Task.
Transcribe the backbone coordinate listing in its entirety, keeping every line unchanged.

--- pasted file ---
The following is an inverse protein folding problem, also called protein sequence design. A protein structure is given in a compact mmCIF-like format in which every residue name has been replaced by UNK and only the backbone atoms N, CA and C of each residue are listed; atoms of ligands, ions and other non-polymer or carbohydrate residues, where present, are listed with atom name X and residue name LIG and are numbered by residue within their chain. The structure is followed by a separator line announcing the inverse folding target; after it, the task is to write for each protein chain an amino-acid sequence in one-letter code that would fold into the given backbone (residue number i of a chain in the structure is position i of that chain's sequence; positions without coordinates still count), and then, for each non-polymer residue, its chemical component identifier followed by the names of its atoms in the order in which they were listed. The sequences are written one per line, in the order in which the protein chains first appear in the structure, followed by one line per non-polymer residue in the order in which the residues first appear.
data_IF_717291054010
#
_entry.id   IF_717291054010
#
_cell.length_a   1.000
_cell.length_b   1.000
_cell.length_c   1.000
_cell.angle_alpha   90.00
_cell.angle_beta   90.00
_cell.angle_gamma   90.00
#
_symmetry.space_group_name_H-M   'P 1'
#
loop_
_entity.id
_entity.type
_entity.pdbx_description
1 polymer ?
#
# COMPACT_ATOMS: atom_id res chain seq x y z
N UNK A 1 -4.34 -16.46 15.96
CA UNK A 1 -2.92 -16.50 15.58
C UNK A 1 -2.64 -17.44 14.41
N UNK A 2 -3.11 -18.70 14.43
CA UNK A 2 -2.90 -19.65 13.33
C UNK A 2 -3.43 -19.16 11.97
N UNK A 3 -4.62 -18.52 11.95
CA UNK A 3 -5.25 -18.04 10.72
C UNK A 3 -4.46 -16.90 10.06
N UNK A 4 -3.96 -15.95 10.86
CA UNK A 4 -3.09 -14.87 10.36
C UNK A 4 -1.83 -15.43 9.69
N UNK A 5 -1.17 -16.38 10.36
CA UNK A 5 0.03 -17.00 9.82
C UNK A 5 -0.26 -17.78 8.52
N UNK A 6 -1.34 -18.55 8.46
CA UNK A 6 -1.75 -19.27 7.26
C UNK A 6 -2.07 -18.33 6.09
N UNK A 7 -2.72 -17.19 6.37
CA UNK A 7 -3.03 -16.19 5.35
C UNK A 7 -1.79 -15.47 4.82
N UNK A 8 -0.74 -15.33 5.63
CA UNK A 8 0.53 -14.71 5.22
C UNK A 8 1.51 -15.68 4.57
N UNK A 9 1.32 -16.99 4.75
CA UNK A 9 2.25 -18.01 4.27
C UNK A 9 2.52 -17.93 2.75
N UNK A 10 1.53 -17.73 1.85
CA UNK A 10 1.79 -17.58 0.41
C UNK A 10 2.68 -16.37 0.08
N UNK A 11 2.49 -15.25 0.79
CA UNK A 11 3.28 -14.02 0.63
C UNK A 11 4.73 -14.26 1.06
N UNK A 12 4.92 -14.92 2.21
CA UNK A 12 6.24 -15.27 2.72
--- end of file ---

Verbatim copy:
The following is an inverse protein folding problem, also called protein sequence design. A protein structure is given in a compact mmCIF-like format in which every residue name has been replaced by UNK and only the backbone atoms N, CA and C of each residue are listed; atoms of ligands, ions and other non-polymer or carbohydrate residues, where present, are listed with atom name X and residue name LIG and are numbered by residue within their chain. The structure is followed by a separator line announcing the inverse folding target; after it, the task is to write for each protein chain an amino-acid sequence in one-letter code that would fold into the given backbone (residue number i of a chain in the structure is position i of that chain's sequence; positions without coordinates still count), and then, for each non-polymer residue, its chemical component identifier followed by the names of its atoms in the order in which they were listed. The sequences are written one per line, in the order in which the protein chains first appear in the structure, followed by one line per non-polymer residue in the order in which the residues first appear.
data_IF_717291054010
#
_entry.id   IF_717291054010
#
_cell.length_a   1.000
_cell.length_b   1.000
_cell.length_c   1.000
_cell.angle_alpha   90.00
_cell.angle_beta   90.00
_cell.angle_gamma   90.00
#
_symmetry.space_group_name_H-M   'P 1'
#
loop_
_entity.id
_entity.type
_entity.pdbx_description
1 polymer ?
#
# COMPACT_ATOMS: atom_id res chain seq x y z
N UNK A 1 -4.34 -16.46 15.96
CA UNK A 1 -2.92 -16.50 15.58
C UNK A 1 -2.64 -17.44 14.41
N UNK A 2 -3.11 -18.70 14.43
CA UNK A 2 -2.90 -19.65 13.33
C UNK A 2 -3.43 -19.16 11.97
N UNK A 3 -4.62 -18.52 11.95
CA UNK A 3 -5.25 -18.04 10.72
C UNK A 3 -4.46 -16.90 10.06
N UNK A 4 -3.96 -15.95 10.86
CA UNK A 4 -3.09 -14.87 10.36
C UNK A 4 -1.83 -15.43 9.69
N UNK A 5 -1.17 -16.38 10.36
CA UNK A 5 0.03 -17.00 9.82
C UNK A 5 -0.26 -17.78 8.52
N UNK A 6 -1.34 -18.55 8.46
CA UNK A 6 -1.75 -19.27 7.26
C UNK A 6 -2.07 -18.33 6.09
N UNK A 7 -2.72 -17.19 6.37
CA UNK A 7 -3.03 -16.19 5.35
C UNK A 7 -1.79 -15.47 4.82
N UNK A 8 -0.74 -15.33 5.63
CA UNK A 8 0.53 -14.71 5.22
C UNK A 8 1.51 -15.68 4.57
N UNK A 9 1.32 -16.99 4.75
CA UNK A 9 2.25 -18.01 4.27
C UNK A 9 2.52 -17.93 2.75
N UNK A 10 1.53 -17.73 1.85
CA UNK A 10 1.79 -17.58 0.41
C UNK A 10 2.68 -16.37 0.08
N UNK A 11 2.49 -15.25 0.79
CA UNK A 11 3.28 -14.02 0.63
C UNK A 11 4.73 -14.26 1.06
N UNK A 12 4.92 -14.92 2.21
CA UNK A 12 6.24 -15.27 2.72